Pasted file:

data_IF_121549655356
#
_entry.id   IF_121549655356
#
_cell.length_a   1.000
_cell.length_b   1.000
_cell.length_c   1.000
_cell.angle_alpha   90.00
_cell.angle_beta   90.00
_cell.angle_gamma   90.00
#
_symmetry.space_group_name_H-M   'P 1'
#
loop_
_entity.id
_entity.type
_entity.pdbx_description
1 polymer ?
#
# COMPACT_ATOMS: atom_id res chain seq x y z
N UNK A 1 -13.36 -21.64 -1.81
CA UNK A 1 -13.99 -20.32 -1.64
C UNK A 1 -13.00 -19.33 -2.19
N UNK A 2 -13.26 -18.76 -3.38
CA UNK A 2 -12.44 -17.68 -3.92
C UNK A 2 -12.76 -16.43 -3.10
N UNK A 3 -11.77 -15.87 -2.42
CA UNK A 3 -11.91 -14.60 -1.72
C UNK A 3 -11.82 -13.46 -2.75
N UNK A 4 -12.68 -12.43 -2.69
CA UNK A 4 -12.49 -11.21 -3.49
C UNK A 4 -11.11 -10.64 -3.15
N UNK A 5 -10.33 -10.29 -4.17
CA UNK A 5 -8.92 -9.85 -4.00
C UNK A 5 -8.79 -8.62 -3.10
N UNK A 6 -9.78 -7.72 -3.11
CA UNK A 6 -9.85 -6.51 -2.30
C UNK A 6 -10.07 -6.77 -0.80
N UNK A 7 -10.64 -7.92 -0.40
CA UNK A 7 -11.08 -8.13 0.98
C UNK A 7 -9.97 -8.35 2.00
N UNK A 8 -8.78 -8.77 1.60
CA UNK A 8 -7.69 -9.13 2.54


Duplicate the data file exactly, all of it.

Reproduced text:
data_IF_121549655356
#
_entry.id   IF_121549655356
#
_cell.length_a   1.000
_cell.length_b   1.000
_cell.length_c   1.000
_cell.angle_alpha   90.00
_cell.angle_beta   90.00
_cell.angle_gamma   90.00
#
_symmetry.space_group_name_H-M   'P 1'
#
loop_
_entity.id
_entity.type
_entity.pdbx_description
1 polymer ?
#
# COMPACT_ATOMS: atom_id res chain seq x y z
N UNK A 1 -13.36 -21.64 -1.81
CA UNK A 1 -13.99 -20.32 -1.64
C UNK A 1 -13.00 -19.33 -2.19
N UNK A 2 -13.26 -18.76 -3.38
CA UNK A 2 -12.44 -17.68 -3.92
C UNK A 2 -12.76 -16.43 -3.10
N UNK A 3 -11.77 -15.87 -2.42
CA UNK A 3 -11.91 -14.60 -1.72
C UNK A 3 -11.82 -13.46 -2.75
N UNK A 4 -12.68 -12.43 -2.69
CA UNK A 4 -12.49 -11.21 -3.49
C UNK A 4 -11.11 -10.64 -3.15
N UNK A 5 -10.33 -10.29 -4.17
CA UNK A 5 -8.92 -9.85 -4.00
C UNK A 5 -8.79 -8.62 -3.10
N UNK A 6 -9.78 -7.72 -3.11
CA UNK A 6 -9.85 -6.51 -2.30
C UNK A 6 -10.07 -6.77 -0.80
N UNK A 7 -10.64 -7.92 -0.40
CA UNK A 7 -11.08 -8.13 0.98
C UNK A 7 -9.97 -8.35 2.00
N UNK A 8 -8.78 -8.77 1.60
CA UNK A 8 -7.69 -9.13 2.54